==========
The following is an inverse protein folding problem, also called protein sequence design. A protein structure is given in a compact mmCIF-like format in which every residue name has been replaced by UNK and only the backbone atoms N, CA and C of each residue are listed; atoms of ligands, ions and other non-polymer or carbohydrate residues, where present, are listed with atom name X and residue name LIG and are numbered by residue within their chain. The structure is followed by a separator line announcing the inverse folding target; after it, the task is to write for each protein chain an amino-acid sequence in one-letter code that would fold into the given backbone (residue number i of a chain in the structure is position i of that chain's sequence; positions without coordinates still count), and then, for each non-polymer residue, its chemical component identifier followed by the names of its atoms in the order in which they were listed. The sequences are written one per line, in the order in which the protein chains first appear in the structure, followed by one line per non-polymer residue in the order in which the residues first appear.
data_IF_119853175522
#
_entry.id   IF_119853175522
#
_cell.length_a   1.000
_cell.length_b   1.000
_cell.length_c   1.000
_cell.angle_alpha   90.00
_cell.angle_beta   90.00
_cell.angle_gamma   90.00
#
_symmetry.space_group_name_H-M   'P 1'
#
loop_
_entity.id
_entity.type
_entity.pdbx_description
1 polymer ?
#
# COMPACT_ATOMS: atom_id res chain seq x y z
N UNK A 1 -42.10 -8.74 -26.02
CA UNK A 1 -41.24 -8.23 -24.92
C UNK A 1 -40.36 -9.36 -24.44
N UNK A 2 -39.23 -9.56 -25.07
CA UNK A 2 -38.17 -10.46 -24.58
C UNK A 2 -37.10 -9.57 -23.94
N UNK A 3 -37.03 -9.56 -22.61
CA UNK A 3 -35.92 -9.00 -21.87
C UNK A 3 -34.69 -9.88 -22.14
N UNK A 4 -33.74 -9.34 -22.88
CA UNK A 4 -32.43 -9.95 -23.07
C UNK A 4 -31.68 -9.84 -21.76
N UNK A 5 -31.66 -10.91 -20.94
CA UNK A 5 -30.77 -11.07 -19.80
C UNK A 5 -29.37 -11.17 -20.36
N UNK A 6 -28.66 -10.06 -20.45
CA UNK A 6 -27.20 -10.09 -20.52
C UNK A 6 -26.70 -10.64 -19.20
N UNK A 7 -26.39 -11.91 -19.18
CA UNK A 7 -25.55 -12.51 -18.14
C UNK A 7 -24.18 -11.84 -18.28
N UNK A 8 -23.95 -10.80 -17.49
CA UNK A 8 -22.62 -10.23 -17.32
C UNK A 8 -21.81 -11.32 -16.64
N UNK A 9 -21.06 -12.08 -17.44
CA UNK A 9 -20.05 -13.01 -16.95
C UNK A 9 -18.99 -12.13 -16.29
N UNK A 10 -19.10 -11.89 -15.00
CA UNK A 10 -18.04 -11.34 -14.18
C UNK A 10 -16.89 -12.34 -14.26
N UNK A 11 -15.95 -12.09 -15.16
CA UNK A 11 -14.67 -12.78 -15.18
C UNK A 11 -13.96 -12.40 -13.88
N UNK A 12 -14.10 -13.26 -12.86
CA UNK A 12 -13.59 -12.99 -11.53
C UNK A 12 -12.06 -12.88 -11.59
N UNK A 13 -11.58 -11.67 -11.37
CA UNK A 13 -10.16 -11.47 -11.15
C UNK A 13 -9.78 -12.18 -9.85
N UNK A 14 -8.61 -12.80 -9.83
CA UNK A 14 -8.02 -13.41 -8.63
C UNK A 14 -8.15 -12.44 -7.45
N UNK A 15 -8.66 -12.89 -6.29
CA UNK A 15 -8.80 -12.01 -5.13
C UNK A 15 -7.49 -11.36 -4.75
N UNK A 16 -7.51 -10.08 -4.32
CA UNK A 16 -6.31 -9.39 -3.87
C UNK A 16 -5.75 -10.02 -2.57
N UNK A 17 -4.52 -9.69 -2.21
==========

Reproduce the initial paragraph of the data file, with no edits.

The following is an inverse protein folding problem, also called protein sequence design. A protein structure is given in a compact mmCIF-like format in which every residue name has been replaced by UNK and only the backbone atoms N, CA and C of each residue are listed; atoms of ligands, ions and other non-polymer or carbohydrate residues, where present, are listed with atom name X and residue name LIG and are numbered by residue within their chain. The structure is followed by a separator line announcing the inverse folding target; after it, the task is to write for each protein chain an amino-acid sequence in one-letter code that would fold into the given backbone (residue number i of a chain in the structure is position i of that chain's sequence; positions without coordinates still count), and then, for each non-polymer residue, its chemical component identifier followed by the names of its atoms in the order in which they were listed. The sequences are written one per line, in the order in which the protein chains first appear in the structure, followed by one line per non-polymer residue in the order in which the residues first appear.